1818: Abdullah ibn Saud, last ruler of the first Saudi state

On this date in 1818, the last ruler of the first state established by the Al Saud who rule the modern state of Saudi Arabia lost his head to the Ottoman Sultan.

The Ottoman state and its (largely independent) vassal Egypt begged to dispute the Wahhabi tribe’s authority in the Arabian peninsula (and its proclivity for raiding Ottoman caravans) and made war on the House of Saud throughout the 1810’s.

The Battle of ad-Dir’iyah in 1818 settled the matter, with our day’s principal Abdullah I surrendering to the Egyptian general Ibrahim Pasha.

We pick up the action from the third-hand, well-after-the-fact reports of the London Times. This, printed on Jan. 16 1819 under the “German Papers” heading:


The last victory over the Wechabites puts an end to the war at once. Ibrahim Pacha, who commanded the Turkish army, sends the captive Abdallah to Constantinople, but he first had his head shaved, and all his teeth pulled out.

On Feb. 6, the Times channeled the Dutch and Flanders mail:

Intelligence from Constantinople, dated the 24th December, states, that the Chief of the Wechabites, Abdallah, and his Iman, were brought prisoners into that capital on the 16th of the same month. After being led, in chains, through the principal streets, they were taken to prison and put to the torture. On the following morning, they were brought before the Sultan and beheaded. Their naked bodies were exposed during three days, and then delivered to the populace.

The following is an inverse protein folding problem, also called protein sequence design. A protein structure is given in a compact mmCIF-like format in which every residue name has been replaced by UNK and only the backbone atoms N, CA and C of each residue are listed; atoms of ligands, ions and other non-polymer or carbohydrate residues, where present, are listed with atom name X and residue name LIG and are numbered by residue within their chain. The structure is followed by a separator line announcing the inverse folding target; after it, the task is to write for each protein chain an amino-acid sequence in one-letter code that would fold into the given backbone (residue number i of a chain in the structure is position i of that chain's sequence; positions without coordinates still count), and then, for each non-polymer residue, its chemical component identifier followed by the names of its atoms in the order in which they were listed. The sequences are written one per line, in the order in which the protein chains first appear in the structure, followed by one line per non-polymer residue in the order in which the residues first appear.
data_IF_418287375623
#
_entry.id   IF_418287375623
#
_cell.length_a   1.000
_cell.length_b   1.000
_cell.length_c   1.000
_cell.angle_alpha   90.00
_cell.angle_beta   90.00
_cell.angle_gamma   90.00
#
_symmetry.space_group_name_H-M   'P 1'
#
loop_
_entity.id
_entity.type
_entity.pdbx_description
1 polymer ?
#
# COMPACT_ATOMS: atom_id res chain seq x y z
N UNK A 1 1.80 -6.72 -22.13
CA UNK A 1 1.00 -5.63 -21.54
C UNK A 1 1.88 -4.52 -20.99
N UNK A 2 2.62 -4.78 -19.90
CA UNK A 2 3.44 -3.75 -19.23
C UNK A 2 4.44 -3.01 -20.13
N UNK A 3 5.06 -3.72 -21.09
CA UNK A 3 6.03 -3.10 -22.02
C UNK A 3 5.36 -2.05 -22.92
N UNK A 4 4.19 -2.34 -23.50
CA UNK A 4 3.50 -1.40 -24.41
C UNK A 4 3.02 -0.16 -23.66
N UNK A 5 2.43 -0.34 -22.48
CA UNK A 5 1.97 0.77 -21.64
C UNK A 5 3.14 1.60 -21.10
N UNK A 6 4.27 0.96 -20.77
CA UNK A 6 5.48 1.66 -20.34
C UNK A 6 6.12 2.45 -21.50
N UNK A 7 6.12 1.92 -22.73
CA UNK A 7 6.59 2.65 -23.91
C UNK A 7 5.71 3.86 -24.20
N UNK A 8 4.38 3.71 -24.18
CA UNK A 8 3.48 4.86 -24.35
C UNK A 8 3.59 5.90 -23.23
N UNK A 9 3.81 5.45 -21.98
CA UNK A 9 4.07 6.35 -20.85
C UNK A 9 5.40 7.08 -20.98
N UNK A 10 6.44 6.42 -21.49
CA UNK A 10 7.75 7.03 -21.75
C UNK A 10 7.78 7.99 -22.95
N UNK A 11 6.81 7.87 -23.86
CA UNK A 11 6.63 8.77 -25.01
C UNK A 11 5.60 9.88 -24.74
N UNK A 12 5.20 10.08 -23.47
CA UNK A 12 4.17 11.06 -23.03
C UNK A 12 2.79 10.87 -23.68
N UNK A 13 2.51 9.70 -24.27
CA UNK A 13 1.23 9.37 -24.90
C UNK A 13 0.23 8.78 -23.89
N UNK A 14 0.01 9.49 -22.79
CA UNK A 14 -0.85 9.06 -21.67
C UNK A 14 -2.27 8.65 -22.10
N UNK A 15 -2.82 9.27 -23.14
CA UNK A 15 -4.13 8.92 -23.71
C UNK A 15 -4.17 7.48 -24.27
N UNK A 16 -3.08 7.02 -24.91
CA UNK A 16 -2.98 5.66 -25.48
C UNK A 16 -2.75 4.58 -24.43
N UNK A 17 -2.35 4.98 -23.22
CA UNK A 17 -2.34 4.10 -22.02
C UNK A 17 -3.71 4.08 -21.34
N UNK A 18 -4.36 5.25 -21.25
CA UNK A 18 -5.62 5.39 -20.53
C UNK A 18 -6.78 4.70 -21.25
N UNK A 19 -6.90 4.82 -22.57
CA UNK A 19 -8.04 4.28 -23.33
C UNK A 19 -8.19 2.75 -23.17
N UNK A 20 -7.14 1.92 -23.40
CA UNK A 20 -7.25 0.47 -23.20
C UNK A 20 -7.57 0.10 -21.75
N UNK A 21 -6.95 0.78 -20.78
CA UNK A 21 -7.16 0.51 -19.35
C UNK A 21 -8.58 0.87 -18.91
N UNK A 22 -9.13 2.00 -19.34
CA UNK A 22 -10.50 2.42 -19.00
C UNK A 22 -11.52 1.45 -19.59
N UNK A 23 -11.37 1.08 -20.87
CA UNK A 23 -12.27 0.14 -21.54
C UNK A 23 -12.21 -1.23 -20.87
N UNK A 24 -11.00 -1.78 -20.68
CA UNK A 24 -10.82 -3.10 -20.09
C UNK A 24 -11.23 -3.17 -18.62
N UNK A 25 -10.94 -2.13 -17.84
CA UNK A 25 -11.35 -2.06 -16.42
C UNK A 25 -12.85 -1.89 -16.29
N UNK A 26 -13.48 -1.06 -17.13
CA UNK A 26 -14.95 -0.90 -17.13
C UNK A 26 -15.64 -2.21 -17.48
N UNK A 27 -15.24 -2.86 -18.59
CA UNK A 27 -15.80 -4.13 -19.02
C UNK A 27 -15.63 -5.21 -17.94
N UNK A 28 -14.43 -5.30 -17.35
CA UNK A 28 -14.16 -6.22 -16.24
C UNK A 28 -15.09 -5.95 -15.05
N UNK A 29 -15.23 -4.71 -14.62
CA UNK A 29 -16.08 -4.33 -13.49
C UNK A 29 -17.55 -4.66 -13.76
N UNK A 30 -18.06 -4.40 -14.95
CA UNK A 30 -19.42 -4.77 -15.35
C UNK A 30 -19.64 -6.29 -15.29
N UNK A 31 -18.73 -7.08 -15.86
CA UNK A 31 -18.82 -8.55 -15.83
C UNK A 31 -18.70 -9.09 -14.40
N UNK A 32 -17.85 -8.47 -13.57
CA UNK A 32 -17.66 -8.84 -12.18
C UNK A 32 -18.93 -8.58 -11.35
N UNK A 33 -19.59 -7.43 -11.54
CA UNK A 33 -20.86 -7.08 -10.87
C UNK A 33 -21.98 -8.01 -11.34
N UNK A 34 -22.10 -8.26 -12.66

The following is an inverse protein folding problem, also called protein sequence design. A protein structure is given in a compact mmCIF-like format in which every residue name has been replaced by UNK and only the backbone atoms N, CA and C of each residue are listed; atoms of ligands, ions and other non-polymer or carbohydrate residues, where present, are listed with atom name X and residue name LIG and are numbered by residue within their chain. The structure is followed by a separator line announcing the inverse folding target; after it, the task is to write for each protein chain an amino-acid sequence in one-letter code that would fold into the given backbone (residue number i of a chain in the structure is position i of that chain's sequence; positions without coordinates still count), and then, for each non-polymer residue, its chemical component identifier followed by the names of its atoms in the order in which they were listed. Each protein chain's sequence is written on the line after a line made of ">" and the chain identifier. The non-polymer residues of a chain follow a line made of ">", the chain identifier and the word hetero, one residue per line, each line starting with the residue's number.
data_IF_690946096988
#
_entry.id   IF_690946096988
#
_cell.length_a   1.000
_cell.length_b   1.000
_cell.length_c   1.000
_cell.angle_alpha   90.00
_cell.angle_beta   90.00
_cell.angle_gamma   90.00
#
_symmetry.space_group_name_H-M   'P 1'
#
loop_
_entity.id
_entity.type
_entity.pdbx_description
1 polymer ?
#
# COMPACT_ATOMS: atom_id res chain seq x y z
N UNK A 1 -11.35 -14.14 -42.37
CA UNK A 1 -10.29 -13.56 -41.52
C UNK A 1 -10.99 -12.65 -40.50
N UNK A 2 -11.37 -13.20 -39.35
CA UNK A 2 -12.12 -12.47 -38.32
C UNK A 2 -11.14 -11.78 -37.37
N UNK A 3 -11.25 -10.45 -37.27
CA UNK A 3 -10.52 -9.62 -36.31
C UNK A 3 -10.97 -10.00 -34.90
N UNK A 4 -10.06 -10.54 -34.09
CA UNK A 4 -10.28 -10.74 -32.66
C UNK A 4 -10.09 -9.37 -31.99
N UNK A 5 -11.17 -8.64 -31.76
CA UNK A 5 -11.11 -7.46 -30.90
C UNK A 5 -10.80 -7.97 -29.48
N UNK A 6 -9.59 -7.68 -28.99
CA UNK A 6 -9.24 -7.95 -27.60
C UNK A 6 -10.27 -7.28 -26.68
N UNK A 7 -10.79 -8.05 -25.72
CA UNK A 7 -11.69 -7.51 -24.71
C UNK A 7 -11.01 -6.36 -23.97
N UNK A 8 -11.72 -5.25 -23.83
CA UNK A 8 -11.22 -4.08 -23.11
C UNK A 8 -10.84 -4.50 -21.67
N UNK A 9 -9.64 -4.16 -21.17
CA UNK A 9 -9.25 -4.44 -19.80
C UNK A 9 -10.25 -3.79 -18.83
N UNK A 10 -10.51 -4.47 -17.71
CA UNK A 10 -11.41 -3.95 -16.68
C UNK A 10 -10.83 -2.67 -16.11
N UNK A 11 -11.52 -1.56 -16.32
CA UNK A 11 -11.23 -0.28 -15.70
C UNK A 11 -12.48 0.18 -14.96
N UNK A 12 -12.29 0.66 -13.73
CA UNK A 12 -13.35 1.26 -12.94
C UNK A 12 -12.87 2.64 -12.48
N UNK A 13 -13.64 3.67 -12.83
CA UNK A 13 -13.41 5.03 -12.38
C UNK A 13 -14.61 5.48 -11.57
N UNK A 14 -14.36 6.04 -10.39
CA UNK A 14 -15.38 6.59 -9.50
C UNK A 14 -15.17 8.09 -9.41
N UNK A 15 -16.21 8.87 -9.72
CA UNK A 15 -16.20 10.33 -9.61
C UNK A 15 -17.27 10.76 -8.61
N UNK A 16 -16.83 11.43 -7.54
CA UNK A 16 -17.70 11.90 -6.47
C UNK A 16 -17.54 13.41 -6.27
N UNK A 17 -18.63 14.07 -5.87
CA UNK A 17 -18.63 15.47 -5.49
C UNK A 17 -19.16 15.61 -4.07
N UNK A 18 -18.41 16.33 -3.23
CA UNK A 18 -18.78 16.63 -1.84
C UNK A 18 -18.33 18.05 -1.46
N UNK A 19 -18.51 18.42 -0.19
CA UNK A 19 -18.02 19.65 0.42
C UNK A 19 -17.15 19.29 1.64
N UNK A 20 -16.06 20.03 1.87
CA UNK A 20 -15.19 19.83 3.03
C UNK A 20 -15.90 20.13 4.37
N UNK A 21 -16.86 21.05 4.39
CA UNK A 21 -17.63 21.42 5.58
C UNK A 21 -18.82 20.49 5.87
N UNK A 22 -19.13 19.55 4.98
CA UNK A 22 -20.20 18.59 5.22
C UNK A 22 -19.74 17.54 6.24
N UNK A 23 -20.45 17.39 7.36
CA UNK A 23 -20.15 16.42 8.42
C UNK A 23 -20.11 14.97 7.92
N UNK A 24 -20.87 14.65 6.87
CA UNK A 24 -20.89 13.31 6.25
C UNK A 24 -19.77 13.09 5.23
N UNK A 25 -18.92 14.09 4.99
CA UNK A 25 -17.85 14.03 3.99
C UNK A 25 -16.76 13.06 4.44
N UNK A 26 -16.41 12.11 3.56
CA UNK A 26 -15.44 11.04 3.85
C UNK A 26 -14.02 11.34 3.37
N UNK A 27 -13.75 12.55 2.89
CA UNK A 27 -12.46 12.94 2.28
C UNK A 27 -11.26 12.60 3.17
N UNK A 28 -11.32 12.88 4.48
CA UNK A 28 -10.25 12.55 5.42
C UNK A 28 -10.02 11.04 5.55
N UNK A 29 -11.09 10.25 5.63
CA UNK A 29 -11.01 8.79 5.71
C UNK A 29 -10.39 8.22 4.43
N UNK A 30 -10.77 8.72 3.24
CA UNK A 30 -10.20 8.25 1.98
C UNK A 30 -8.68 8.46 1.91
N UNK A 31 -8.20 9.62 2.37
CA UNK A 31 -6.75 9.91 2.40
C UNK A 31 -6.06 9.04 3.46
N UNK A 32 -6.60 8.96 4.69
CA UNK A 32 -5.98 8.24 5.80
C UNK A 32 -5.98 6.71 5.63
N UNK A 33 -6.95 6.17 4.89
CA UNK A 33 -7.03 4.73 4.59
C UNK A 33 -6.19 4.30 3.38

In addition to Abdullah himself, this affair finished off the city of Diriyah as a Saudi capital.

But of course, the Saud and their state were just getting started.

On this day..

3 thoughts on “1818: Abdullah ibn Saud, last ruler of the first Saudi state

  1. Actully the term “Wahabbi” was used by the renewal movement’s enemies to give to othrer moslems the impration that they are inventing a new islam where they truly are followers of the sunni hammbali teaching that stresses the oness of God and the stricket adherance to the prophate’s teaching and actions.

  2. Yes, the intent of that sentence was to characterize the ruling family as Wahhabi, not to characterize the Wahhabi as a tribe.

    However, that could have been better phrased, to begin with; and, even the intended meaning isn’t quite as precise as it ought to be (“tribe” is sloppily employed there). That’s more than a split hair.

  3. Splitting hairs here, but the Wahhabis weren’t a tribe, per se… just followers of a particular religious leader whose name was applied to them.

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